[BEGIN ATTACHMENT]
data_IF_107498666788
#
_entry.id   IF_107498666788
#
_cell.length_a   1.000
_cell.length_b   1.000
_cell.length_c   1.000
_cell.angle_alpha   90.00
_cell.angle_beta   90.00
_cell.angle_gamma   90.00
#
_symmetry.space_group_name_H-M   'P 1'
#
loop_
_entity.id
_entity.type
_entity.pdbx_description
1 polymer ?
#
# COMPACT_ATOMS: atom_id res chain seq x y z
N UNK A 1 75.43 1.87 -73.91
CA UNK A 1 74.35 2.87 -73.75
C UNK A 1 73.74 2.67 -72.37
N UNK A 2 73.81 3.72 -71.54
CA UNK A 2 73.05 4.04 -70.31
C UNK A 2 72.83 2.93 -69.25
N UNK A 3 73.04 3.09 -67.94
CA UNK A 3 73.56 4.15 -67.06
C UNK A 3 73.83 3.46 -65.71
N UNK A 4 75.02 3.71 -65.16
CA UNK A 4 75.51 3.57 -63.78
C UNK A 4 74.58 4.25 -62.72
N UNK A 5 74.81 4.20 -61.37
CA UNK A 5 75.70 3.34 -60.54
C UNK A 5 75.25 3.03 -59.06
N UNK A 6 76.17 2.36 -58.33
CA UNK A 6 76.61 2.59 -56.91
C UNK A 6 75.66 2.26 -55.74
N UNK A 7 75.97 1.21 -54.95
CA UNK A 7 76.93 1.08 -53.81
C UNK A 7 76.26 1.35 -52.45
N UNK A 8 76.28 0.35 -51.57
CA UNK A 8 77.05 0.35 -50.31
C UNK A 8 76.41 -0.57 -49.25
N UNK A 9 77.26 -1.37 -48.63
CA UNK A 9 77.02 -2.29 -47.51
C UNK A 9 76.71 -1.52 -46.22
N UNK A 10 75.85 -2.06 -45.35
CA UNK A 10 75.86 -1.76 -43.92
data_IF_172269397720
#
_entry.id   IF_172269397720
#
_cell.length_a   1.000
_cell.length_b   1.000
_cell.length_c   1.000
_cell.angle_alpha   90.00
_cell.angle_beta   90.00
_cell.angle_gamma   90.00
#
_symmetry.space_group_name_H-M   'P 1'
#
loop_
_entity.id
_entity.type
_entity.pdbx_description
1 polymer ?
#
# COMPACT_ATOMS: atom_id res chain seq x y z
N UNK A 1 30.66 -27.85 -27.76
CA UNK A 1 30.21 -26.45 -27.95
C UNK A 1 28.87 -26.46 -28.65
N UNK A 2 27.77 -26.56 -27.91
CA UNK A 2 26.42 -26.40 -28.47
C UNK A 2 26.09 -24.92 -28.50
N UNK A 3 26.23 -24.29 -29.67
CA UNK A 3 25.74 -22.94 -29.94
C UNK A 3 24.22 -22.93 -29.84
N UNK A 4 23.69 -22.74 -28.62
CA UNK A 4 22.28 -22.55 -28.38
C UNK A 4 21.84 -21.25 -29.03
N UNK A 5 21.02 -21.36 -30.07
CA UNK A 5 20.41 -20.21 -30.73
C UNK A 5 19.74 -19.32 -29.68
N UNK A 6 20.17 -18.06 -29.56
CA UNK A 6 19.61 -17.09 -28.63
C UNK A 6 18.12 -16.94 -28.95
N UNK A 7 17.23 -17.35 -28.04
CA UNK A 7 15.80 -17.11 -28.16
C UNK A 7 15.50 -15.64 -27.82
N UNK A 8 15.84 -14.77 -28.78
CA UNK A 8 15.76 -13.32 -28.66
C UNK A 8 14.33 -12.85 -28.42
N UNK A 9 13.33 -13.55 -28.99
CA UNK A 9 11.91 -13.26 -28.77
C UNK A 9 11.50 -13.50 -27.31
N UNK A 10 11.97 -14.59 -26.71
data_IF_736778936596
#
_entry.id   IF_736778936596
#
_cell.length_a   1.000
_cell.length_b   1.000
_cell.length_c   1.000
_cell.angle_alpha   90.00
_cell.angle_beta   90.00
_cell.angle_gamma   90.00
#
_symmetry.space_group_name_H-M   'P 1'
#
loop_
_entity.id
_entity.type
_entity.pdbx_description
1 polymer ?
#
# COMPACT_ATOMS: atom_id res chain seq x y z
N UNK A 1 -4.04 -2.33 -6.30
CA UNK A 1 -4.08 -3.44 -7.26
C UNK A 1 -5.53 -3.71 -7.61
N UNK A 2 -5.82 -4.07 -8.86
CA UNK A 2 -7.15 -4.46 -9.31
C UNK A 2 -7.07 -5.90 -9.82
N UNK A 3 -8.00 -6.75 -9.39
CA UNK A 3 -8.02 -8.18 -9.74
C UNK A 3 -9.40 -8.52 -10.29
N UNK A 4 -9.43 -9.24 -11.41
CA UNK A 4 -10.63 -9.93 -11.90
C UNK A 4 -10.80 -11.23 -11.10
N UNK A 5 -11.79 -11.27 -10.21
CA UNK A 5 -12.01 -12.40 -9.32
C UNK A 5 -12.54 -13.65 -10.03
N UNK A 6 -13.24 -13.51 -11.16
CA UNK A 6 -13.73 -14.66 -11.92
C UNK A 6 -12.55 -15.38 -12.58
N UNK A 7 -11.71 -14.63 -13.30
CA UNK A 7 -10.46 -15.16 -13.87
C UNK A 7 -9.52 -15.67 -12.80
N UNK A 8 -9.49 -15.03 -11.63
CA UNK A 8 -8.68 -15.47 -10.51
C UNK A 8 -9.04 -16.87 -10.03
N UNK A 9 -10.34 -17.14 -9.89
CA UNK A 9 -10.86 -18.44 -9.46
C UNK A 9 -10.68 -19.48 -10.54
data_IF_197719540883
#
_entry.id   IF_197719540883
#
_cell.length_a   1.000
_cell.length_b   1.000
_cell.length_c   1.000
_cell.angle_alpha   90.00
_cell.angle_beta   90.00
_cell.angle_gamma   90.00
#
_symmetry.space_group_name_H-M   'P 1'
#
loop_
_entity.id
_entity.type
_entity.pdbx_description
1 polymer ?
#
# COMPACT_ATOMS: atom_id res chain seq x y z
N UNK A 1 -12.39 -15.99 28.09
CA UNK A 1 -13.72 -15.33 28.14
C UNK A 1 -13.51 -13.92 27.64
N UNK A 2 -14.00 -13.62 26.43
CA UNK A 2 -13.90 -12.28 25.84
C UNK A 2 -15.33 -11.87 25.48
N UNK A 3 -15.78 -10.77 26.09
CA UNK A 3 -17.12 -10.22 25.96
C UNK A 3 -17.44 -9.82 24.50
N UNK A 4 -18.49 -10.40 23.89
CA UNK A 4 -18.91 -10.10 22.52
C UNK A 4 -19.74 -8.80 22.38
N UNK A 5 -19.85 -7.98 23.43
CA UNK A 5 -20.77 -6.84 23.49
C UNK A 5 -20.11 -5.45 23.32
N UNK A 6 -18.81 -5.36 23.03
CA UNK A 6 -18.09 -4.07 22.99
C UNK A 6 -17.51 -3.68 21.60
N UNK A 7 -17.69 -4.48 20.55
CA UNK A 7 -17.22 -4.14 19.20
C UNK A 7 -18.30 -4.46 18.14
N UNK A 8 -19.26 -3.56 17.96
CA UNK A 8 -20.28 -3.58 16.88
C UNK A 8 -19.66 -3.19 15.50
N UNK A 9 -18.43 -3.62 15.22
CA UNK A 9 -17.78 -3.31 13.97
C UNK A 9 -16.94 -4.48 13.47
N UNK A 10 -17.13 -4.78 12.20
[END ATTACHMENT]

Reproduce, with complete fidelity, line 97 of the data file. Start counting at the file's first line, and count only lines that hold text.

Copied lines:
N UNK A 10 11.97 -14.59 -26.71